• Keep reinventing yourself.  With every experience, you alone are shaping your own world…. thought by thought, choice by choice, intention by intention. 

Talk us through your journey to creating Super Sema? It has such a powerful message, not only having a female protagonist but an African female protagonist. When did the concept come to you, what was the inspiration behind it?

I grew up reading books, turning on the TV, or walking into a classroom and hardly seeing anyone who looked like me. Studying tropical medicine at Oxford and working behind the scenes in Hollywood,  I was often the only Black woman in the room and I recognised that as a producer, I had the power to help change the narrative through storytelling. I wanted to be a part of creating a character that I wish I had growing up, with values I want my own daughter to embody. Sema (which in Swahili means to "speak up") is African, she's smart, she's confident, and she taps into the power of science and technology. And it’s invaluable for black children everywhere to be reminded that they have the ability to soar and take action like Sema or MB, to be strong black representations of empathy and justice. Super Sema serves as a timely (and timeless) reminder to today's generation of children that I belong here, I got this, this is well within my reach, and the world is waiting for me!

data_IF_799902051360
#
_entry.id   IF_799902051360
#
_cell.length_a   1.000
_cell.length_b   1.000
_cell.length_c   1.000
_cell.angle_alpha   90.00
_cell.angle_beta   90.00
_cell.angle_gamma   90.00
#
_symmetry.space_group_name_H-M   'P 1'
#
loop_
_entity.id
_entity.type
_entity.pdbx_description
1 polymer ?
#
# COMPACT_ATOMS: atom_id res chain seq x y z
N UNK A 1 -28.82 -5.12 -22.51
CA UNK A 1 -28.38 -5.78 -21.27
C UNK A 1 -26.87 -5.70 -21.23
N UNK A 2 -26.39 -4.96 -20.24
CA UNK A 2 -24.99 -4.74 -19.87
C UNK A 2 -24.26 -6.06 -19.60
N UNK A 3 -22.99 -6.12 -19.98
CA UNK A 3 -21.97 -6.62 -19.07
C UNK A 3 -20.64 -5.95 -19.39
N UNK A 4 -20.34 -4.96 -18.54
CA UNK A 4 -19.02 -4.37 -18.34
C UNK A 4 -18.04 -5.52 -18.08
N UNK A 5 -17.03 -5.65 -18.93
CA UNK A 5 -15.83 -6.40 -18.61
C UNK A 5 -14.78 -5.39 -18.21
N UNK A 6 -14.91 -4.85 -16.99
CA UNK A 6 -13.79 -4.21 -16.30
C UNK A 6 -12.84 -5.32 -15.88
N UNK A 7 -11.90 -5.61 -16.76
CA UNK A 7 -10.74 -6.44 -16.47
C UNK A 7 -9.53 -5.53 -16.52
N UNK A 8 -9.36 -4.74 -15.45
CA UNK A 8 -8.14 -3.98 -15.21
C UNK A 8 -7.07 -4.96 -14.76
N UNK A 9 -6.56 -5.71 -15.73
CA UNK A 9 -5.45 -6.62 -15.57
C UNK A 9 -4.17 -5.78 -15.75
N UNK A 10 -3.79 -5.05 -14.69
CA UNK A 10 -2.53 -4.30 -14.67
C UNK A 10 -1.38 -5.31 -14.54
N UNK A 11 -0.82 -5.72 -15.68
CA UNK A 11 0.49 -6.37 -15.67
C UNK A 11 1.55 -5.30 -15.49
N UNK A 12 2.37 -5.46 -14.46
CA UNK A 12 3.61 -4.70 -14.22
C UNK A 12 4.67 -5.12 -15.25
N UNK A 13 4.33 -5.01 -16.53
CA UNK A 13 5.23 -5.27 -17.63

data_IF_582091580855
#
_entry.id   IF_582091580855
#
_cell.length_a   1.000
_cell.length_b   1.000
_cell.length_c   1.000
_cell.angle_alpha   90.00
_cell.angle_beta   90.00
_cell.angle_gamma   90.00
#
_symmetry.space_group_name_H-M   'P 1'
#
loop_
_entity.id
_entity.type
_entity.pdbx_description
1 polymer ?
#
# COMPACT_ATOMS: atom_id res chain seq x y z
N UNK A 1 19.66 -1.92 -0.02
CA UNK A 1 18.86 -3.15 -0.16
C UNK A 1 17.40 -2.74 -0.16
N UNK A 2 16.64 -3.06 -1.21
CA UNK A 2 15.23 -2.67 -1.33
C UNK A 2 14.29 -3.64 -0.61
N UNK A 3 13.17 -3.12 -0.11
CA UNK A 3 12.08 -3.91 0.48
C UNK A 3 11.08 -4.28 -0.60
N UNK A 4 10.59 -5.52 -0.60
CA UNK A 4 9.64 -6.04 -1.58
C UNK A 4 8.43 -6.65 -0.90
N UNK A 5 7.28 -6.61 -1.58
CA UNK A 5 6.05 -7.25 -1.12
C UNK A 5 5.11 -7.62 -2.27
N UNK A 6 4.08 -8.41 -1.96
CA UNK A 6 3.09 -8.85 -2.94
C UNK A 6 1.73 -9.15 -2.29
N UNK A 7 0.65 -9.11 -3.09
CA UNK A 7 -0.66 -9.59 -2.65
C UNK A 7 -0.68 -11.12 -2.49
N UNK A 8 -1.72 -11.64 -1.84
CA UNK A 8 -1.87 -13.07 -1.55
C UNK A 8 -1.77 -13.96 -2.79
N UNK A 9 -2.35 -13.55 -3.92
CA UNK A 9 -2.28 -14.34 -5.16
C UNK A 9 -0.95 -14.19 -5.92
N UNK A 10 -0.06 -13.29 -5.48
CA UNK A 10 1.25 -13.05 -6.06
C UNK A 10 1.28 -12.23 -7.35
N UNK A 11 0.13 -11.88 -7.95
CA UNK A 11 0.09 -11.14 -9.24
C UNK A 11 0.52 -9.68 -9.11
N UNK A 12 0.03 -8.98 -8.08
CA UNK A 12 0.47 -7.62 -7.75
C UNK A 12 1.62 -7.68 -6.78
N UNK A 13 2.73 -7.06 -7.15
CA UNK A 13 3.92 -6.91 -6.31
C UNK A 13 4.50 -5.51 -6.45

You are originally from Jamaica, what was it like to grow up there? Are there parts of the culture that you make sure to teach your own children?

My parents are from a fisherman's village called Treasure Beach and although I was raised in Canada, I grew up spending many summers “back home” with my grandparents catching lizards, dancing to reggae music, picking fruit, playing dominos, swimming in the sea, going to church and riding to town in the back of a pickup.  I've always wanted my kids to have those same experiences, so I put my son in a local school in Jamaica for nearly six months so he can make friends, play Jamaican games, learn Jamaican music and speak Patois, our native tongue. I’ve travelled across South Africa making a documentary with Bob Marley’s children and felt at home in the deep cultural and spiritual connection between Africa and Jamaica. For me, Jamaica is the birthplace of's my island full of folklore, magic, spirituality and authenticity and I want my children to know the kingdom they belong to.

We loved seeing both you & Monroe in Auguste, you both looked incredibly beautiful. What do you look for when buying clothes for yourself and for your children? 

I believe fashion is not being afraid to show your true self - so, I like bold, thoughtfully made pieces that say something about who I am. For my children, I let them choose their own clothing and I teach them about the impact of fashion on the environment which means their closet has a lot of preloved, repurposed items. Rather than buying something new, I ask them how can they use what they already have? So there's always a lot of reusing, sewing, accessorising and repurposing going on in my house!


Photography - Teodora Berglund